By honestly breaking down the reasons why we are procrastinating we can address them. Busy work is more than happy to get in the way of tackling something important or necessary. But by starting on the things we’ve been putting out off we are beginning our escape from the avoidance trap. And it feels so much better…
The end of the year is often a time for self-reflection.
We can all be super critical of ourselves and while analysis of what we didn’t do can move us forward it can also pull us down. So in pursuit of optimism and to see 2016 out with a bang instead of a fizzle, I’ve pulled together some ways to reflect on the year with a softer, kinder lens. Take a moment to reflect on what you did do, not what you didn’t…
- I bet you loved unconditionally.
- I bet you learned things you didn’t know last year.
- I bet you have supported someone other than yourself.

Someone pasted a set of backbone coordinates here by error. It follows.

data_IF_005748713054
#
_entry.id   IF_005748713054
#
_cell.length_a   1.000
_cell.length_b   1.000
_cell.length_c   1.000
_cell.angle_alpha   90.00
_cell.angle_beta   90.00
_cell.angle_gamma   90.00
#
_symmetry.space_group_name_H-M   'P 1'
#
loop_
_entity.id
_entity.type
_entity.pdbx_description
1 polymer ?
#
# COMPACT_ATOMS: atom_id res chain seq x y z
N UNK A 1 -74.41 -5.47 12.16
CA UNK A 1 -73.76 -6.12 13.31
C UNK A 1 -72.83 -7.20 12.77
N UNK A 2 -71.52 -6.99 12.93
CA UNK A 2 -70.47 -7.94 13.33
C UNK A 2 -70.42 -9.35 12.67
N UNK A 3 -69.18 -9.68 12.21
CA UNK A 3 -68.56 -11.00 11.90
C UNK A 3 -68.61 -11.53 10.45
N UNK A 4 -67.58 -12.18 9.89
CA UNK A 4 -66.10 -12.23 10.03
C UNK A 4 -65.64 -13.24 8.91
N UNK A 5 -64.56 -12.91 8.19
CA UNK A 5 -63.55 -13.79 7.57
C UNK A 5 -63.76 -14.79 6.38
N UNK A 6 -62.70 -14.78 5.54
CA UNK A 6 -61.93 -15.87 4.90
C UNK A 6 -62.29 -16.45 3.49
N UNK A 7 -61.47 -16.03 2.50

- I bet you maintained, rekindled or developed a friendship which brings you joy.
- I bet you have got through a personal challenge.
- I bet you indulged yourself and didn’t feel guilty about it.
- I bet you accomplished different things than you intended.
- I bet you got knocked down but you got up.
- I bet you had a really good laugh.
- I bet you did many acts of random kindness.
- I bet you were braver than you thought you could be.
Imagine reflecting on your year as a friend would and I bet you’ve done a pretty awesome job…
The single clenched fist lifted and ready,
Or the open asking hand held out and waiting.
For we meet by one or the other.
By Carl Sandburg
I love this poem. In fact I love the collection it comes from; Staying Alive-real poems for unreal times. Sometimes when things are getting a bit too much it’s amazing how the words and wisdom of a distant other can strike a chord and encapsulate a situation when we can’t.
For me this poem is about communication. Are you approaching potential conflict defensively and ready to bite, or calmly, ready to resolve. It jumped out at me because it is exactly what I needed to think about today.